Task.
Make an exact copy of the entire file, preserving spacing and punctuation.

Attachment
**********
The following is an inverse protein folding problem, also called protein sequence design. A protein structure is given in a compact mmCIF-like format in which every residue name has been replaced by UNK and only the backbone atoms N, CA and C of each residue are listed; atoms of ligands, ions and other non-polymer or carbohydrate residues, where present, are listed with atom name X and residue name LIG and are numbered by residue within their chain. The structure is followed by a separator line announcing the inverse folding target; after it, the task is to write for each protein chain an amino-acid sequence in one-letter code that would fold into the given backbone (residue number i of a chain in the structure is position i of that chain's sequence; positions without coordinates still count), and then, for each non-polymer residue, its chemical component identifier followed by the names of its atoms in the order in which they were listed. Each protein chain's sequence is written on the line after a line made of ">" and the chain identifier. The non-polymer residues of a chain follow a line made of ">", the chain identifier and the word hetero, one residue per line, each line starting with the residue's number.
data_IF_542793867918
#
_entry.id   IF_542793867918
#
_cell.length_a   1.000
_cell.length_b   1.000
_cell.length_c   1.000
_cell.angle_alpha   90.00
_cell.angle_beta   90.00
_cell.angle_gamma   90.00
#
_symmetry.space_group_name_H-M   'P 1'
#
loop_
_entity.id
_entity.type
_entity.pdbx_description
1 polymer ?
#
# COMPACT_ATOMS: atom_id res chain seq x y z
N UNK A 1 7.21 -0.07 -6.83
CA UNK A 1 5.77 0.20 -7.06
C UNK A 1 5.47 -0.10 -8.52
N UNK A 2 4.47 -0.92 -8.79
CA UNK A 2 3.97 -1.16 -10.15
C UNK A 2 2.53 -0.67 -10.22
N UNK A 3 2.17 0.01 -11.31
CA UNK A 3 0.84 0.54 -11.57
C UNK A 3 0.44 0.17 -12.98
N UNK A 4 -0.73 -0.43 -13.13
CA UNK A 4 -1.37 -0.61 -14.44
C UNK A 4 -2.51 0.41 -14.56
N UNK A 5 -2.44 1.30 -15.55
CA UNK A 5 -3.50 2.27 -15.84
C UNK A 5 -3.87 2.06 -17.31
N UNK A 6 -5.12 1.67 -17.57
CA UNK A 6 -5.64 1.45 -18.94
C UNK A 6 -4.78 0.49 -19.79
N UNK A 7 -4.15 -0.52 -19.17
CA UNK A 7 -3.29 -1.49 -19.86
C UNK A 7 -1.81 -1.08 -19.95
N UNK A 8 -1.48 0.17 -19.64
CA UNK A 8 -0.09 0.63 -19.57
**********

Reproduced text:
The following is an inverse protein folding problem, also called protein sequence design. A protein structure is given in a compact mmCIF-like format in which every residue name has been replaced by UNK and only the backbone atoms N, CA and C of each residue are listed; atoms of ligands, ions and other non-polymer or carbohydrate residues, where present, are listed with atom name X and residue name LIG and are numbered by residue within their chain. The structure is followed by a separator line announcing the inverse folding target; after it, the task is to write for each protein chain an amino-acid sequence in one-letter code that would fold into the given backbone (residue number i of a chain in the structure is position i of that chain's sequence; positions without coordinates still count), and then, for each non-polymer residue, its chemical component identifier followed by the names of its atoms in the order in which they were listed. Each protein chain's sequence is written on the line after a line made of ">" and the chain identifier. The non-polymer residues of a chain follow a line made of ">", the chain identifier and the word hetero, one residue per line, each line starting with the residue's number.
data_IF_542793867918
#
_entry.id   IF_542793867918
#
_cell.length_a   1.000
_cell.length_b   1.000
_cell.length_c   1.000
_cell.angle_alpha   90.00
_cell.angle_beta   90.00
_cell.angle_gamma   90.00
#
_symmetry.space_group_name_H-M   'P 1'
#
loop_
_entity.id
_entity.type
_entity.pdbx_description
1 polymer ?
#
# COMPACT_ATOMS: atom_id res chain seq x y z
N UNK A 1 7.21 -0.07 -6.83
CA UNK A 1 5.77 0.20 -7.06
C UNK A 1 5.47 -0.10 -8.52
N UNK A 2 4.47 -0.92 -8.79
CA UNK A 2 3.97 -1.16 -10.15
C UNK A 2 2.53 -0.67 -10.22
N UNK A 3 2.17 0.01 -11.31
CA UNK A 3 0.84 0.54 -11.57
C UNK A 3 0.44 0.17 -12.98
N UNK A 4 -0.73 -0.43 -13.13
CA UNK A 4 -1.37 -0.61 -14.44
C UNK A 4 -2.51 0.41 -14.56
N UNK A 5 -2.44 1.30 -15.55
CA UNK A 5 -3.50 2.27 -15.84
C UNK A 5 -3.87 2.06 -17.31
N UNK A 6 -5.12 1.67 -17.57
CA UNK A 6 -5.64 1.45 -18.94
C UNK A 6 -4.78 0.49 -19.79
N UNK A 7 -4.15 -0.52 -19.17
CA UNK A 7 -3.29 -1.49 -19.86
C UNK A 7 -1.81 -1.08 -19.95
N UNK A 8 -1.48 0.17 -19.64
CA UNK A 8 -0.09 0.63 -19.57